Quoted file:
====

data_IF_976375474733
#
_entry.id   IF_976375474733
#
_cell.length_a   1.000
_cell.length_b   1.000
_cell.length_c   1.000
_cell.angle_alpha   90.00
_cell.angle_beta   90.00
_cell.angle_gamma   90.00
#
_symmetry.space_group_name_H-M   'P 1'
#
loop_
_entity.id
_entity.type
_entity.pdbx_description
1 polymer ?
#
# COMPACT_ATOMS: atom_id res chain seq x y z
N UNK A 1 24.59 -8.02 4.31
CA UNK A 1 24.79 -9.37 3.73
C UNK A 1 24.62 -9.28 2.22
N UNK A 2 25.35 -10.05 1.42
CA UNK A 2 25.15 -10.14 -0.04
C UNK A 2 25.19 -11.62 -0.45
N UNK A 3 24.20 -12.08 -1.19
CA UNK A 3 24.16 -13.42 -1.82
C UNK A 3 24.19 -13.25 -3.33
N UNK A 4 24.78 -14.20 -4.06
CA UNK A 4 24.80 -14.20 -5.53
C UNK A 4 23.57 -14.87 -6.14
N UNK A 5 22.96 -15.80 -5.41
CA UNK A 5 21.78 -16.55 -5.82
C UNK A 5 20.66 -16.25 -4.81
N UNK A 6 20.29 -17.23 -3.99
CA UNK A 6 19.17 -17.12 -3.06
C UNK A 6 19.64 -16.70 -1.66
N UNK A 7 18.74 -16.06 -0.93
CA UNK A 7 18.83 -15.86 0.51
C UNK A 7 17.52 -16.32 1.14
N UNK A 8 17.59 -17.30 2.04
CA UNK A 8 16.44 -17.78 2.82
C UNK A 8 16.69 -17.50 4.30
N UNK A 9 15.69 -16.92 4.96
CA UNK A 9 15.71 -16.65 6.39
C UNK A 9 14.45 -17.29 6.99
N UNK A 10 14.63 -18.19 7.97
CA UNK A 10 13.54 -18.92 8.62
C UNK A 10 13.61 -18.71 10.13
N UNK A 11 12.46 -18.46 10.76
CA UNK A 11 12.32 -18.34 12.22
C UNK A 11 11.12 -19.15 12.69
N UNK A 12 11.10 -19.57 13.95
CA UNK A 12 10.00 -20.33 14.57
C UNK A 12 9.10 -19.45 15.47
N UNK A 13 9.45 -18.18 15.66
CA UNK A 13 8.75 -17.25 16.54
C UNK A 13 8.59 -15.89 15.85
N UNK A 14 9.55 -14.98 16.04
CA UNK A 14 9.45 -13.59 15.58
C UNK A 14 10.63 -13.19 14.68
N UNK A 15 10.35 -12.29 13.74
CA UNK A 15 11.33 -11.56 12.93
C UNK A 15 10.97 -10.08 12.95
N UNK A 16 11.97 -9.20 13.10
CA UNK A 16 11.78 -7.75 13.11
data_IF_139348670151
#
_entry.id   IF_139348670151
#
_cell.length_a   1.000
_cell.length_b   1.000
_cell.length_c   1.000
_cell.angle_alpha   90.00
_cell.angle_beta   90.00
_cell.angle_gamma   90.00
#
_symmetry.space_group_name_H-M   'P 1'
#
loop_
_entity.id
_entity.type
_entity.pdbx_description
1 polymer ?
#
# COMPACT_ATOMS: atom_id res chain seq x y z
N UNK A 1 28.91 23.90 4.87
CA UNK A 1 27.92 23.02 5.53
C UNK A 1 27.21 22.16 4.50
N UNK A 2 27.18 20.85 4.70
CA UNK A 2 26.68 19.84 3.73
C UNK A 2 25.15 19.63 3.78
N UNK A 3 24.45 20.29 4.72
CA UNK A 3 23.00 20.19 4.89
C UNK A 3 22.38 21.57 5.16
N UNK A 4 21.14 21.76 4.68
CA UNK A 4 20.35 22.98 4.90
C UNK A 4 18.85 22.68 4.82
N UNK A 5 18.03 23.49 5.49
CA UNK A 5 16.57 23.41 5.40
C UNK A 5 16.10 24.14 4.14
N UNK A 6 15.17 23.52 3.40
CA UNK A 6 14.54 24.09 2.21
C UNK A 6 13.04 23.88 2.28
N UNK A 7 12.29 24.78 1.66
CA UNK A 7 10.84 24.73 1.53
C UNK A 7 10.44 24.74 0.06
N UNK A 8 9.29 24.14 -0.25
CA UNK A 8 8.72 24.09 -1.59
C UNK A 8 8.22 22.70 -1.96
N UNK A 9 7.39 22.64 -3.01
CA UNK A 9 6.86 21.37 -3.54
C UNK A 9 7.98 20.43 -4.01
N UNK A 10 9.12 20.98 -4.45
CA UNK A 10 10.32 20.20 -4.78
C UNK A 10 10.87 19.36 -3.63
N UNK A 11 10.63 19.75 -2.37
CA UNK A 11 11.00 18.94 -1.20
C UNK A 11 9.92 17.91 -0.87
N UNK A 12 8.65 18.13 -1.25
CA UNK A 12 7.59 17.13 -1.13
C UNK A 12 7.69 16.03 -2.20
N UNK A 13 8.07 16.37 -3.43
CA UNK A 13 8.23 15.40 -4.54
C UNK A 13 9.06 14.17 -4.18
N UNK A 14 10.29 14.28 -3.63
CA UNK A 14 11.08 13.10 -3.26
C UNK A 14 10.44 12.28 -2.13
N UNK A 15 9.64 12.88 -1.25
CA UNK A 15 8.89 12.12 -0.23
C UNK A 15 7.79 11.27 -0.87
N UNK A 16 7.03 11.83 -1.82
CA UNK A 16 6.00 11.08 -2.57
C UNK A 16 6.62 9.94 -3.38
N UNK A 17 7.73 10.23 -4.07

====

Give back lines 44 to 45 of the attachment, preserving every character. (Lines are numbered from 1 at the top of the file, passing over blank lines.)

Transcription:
C UNK A 8 16.69 -17.50 4.30
N UNK A 9 15.69 -16.92 4.96